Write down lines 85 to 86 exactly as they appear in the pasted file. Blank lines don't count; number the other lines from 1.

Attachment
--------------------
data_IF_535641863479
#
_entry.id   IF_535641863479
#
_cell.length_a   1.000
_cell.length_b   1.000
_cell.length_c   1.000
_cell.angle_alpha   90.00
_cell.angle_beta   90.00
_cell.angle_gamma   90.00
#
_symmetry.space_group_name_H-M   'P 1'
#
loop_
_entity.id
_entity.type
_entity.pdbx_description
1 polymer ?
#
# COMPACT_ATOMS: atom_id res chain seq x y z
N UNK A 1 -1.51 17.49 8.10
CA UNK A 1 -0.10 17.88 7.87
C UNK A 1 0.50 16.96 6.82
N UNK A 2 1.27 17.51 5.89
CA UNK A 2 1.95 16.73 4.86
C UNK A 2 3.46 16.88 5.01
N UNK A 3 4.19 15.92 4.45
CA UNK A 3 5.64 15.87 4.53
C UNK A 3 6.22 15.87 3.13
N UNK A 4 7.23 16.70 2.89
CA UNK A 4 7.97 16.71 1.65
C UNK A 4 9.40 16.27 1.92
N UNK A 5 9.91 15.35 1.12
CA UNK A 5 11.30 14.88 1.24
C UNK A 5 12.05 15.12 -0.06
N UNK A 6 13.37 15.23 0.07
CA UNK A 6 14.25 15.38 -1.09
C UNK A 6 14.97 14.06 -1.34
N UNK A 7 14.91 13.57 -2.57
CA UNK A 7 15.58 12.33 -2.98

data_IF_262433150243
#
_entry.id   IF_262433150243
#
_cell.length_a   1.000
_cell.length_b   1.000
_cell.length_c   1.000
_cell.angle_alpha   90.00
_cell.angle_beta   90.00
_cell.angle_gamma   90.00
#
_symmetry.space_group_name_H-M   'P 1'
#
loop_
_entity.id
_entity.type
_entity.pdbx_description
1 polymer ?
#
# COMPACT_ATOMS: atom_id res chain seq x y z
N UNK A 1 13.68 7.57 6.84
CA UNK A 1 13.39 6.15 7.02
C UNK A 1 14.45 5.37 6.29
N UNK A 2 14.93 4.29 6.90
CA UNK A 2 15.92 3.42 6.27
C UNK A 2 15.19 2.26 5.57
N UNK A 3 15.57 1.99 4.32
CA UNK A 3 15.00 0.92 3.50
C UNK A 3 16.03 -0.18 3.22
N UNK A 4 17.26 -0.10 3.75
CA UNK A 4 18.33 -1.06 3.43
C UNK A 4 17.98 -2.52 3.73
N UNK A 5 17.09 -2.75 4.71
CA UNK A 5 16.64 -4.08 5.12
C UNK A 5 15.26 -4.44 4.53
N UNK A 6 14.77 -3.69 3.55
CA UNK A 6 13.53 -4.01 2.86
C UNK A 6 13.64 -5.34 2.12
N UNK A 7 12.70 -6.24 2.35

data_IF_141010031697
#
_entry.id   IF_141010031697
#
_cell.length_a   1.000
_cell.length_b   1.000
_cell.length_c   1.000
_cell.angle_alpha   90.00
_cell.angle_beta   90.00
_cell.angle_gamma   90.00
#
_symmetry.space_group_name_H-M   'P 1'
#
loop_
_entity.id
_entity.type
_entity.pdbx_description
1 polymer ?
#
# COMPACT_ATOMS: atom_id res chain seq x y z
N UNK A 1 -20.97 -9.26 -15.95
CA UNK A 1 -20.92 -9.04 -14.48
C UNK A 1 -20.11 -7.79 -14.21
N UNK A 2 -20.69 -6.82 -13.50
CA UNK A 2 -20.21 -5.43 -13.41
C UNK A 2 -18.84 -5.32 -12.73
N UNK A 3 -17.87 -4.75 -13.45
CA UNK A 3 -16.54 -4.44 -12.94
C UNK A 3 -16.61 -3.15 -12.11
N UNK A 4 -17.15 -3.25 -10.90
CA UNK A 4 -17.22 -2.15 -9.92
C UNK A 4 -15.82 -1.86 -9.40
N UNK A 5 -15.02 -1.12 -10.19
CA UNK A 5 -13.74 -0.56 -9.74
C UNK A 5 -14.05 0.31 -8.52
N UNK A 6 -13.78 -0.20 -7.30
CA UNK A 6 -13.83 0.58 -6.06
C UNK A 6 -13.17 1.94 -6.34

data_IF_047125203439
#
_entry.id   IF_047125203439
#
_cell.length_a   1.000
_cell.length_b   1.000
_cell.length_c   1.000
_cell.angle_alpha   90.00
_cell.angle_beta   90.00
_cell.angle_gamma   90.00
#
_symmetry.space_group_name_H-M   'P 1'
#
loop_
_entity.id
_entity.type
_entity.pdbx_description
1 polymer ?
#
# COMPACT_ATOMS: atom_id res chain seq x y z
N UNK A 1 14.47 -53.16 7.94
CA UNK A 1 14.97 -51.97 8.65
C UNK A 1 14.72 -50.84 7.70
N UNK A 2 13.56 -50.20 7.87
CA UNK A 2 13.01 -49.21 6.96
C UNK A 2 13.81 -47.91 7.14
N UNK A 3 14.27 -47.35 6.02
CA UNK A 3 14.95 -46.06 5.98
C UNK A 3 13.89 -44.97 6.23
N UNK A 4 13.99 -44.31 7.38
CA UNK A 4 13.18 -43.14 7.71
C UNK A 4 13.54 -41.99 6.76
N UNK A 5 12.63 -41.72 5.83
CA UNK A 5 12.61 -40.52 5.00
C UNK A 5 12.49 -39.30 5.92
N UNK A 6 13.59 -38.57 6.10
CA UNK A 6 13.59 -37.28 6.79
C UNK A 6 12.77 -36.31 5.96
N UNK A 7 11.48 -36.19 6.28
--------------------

_cell.length_b   1.000
_cell.length_c   1.000